The other leg of Vance's platform—massive state support for family formation—provides long-term ballast. If it works, and causes marriages and birth rates to rise—and there is plenty of evidence that this has happened in other countries that tried the policy—the American demographic landscape would increasingly become dominated by Republican-voting households. The effects on the culture would likely be profound too. Lesthaeghe and Neidert's Second Demographic Reversal would go into sharp reverse and bring America "back to the future."

In a sense, these changes are inevitable. It is a tautology that groups with low reproduction rates will eventually be eclipsed by groups with high ones. Encouraging childlessness is a fantastic strategy for extinction, but is not of much use for anything else. To politicize these changes—to drag them into the public square and turbocharge them—has an element of Machiavellian genius to it.

Although the GOP would have much to gain from an embrace of family policy, these proposals should not simply be seen as a political wedge that only benefits a particular political party. Nor should it be seen as just one policy choice among many available to politicians today. Rather, support for the family is the single best policy strategy available with respect to both the common good and the national interest.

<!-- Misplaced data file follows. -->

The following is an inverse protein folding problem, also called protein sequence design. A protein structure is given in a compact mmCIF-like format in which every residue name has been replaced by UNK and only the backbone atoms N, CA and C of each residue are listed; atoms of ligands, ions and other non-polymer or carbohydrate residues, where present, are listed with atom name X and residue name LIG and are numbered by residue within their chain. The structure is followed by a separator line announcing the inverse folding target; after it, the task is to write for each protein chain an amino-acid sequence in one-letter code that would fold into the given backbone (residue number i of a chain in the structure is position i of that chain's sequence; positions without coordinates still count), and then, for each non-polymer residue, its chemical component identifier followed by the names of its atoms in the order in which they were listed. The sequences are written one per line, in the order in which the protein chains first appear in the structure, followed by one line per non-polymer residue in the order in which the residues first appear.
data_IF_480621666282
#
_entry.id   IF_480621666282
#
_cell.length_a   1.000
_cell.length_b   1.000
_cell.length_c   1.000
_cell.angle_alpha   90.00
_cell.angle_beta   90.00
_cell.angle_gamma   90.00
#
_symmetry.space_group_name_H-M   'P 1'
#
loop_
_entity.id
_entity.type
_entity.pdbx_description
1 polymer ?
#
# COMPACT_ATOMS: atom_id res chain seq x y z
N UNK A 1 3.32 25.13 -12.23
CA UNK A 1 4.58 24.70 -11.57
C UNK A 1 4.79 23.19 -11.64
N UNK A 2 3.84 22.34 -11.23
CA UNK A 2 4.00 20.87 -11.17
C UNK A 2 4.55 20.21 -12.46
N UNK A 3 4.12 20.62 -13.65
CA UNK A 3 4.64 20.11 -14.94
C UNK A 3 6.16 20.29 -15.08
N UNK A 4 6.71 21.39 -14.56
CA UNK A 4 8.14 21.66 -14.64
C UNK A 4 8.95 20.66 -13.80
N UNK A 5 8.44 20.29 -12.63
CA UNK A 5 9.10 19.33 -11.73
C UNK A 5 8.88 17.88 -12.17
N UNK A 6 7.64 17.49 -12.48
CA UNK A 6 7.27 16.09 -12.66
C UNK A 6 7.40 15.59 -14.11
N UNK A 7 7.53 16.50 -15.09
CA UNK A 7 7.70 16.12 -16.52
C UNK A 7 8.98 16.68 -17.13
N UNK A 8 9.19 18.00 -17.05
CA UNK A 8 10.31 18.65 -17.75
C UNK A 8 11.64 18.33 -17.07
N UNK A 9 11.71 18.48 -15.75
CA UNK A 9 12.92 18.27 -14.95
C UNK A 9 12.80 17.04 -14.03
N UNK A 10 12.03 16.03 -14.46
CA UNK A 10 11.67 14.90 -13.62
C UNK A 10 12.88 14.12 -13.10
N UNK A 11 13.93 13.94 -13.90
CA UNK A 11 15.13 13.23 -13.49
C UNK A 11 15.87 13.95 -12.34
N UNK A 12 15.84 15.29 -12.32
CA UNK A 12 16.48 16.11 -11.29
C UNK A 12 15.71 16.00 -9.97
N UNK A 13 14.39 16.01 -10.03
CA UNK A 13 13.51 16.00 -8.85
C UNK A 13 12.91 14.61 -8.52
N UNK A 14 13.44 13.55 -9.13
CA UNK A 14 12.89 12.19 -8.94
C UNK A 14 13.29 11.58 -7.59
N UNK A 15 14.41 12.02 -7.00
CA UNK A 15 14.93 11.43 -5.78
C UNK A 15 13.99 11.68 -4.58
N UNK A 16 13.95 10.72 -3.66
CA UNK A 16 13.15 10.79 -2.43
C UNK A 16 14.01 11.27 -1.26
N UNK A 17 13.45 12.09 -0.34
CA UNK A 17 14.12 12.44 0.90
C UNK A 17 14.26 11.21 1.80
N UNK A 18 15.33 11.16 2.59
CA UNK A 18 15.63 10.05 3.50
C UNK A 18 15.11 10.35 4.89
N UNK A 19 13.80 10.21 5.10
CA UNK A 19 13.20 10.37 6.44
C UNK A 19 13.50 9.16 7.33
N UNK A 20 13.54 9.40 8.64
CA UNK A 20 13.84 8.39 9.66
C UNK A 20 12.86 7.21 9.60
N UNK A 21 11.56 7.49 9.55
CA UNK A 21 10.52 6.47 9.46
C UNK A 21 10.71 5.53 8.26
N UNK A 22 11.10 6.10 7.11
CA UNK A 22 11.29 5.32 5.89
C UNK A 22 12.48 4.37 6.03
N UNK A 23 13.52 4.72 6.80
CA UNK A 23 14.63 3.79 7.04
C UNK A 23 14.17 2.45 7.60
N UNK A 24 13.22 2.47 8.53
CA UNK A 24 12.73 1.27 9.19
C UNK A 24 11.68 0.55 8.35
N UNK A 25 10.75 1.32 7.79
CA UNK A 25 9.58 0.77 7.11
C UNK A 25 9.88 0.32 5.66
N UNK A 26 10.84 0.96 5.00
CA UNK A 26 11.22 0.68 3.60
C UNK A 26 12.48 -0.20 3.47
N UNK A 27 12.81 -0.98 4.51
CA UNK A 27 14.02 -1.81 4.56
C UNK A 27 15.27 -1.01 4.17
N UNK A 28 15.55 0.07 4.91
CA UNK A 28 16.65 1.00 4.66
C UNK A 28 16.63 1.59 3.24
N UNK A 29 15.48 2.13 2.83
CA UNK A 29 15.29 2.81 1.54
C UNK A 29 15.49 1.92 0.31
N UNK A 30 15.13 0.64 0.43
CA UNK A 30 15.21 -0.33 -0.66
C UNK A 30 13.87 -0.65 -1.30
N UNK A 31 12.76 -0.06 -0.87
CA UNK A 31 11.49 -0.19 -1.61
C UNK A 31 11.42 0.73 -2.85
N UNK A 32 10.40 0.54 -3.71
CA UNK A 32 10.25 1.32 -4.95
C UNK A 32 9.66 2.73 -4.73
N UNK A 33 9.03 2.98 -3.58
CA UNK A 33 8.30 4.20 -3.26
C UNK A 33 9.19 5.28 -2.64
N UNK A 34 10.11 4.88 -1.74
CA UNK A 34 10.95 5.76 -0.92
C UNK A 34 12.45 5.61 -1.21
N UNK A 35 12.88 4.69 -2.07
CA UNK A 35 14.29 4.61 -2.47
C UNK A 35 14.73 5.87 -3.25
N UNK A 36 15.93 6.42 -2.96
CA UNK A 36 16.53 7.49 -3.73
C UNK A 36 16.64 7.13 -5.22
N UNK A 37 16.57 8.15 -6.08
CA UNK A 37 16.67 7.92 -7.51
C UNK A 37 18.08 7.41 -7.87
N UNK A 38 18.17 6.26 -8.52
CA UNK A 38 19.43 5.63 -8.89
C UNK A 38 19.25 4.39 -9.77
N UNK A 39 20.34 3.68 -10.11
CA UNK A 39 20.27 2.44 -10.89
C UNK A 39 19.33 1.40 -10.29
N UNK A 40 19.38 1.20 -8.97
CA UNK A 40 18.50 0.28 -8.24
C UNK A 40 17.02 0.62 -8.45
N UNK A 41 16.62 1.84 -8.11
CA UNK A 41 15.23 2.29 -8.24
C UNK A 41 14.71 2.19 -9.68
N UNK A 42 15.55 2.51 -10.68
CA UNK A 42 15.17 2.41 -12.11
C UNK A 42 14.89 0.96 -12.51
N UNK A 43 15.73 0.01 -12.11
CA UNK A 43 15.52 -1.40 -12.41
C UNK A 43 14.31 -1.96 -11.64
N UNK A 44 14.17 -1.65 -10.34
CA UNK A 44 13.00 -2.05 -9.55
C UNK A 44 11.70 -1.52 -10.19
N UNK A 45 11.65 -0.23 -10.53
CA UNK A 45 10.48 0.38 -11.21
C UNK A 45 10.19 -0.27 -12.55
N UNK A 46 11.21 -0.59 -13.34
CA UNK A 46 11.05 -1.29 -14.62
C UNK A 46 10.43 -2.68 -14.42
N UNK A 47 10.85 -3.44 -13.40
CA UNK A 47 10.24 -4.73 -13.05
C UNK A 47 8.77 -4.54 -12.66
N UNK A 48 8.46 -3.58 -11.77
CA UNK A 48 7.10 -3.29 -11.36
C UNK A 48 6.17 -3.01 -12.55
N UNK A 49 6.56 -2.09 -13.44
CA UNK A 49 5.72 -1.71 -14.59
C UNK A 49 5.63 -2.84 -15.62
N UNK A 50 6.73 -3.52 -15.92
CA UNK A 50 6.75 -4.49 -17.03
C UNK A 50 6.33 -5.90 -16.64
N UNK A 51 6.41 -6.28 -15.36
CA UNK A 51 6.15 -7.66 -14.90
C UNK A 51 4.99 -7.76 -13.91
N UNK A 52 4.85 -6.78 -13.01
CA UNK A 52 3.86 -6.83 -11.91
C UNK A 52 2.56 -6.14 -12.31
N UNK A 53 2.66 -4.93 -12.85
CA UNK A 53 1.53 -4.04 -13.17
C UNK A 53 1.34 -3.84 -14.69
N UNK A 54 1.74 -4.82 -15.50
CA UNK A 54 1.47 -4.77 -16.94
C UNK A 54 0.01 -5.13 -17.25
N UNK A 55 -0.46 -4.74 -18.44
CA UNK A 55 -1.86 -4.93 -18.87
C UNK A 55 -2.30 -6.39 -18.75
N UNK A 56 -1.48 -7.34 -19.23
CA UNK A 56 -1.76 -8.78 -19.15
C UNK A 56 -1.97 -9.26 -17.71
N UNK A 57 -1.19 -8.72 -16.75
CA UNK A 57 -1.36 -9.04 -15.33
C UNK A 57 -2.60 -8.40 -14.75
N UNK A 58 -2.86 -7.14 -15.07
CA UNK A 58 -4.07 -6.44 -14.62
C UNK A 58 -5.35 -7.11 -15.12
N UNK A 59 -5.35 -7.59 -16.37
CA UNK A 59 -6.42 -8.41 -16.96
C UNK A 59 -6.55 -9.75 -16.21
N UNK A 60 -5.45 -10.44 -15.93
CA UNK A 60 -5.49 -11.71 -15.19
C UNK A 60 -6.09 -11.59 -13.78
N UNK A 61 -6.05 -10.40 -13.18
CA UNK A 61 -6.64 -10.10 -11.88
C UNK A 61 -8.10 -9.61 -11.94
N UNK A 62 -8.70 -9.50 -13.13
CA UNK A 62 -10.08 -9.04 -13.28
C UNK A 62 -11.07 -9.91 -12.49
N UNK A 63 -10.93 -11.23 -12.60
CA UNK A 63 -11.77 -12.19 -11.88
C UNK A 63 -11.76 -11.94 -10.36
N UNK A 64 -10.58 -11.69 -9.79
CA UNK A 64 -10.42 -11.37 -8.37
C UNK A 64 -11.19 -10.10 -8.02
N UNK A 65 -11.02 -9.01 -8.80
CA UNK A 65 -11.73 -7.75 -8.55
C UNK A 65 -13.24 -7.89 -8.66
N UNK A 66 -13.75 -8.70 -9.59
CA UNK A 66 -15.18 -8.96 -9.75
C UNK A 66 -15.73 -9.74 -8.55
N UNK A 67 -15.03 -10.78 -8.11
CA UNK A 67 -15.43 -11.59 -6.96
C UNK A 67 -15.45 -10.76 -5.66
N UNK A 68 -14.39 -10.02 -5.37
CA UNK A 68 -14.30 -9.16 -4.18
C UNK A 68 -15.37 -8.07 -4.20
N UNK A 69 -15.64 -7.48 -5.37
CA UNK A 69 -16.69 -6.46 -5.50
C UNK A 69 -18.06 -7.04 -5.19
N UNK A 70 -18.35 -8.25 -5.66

The collapse of family life over the last 70 years is the largest political catastrophe in America. Any number of social pathologies can be traced to it, from rising violent crime rates to the opioid epidemic. To ameliorate them, the American state's best course of action is to channel maximum resource allocation—both political and economic—to stabilizing family life. Furthermore, a nation that cannot reproduce has no future. Such a nation can expand its military budget from here to eternity, it can cut taxes and spur capital investment—but as its supply of people dries up, so will its spirit and its capacity. It will start to lack self-confidence, it will shun long-term planning—at both a macro and a micro level—in favor of immediate gratification. We already see this ennui setting in across America. To find its purpose again, the country must start at the start. And the start is clearly, as Aristotle argued so long ago, the family and the household.

Will the GOP follow Vance and embrace its destiny? That remains to be seen. But it is hard not to imagine that beneath the surface of American politics, an enormous shift is starting to take place. The pollsters would be well advised to put away their broken polling tools and dust off their Richter Scale.

Philip Pilkington is a macroeconomist with nearly a decade of experience working in investment markets, he is the author of the book The Reformation in Economics: A Deconstruction and Reconstruction of Economic Theory.

The views expressed in this article are the writer's own.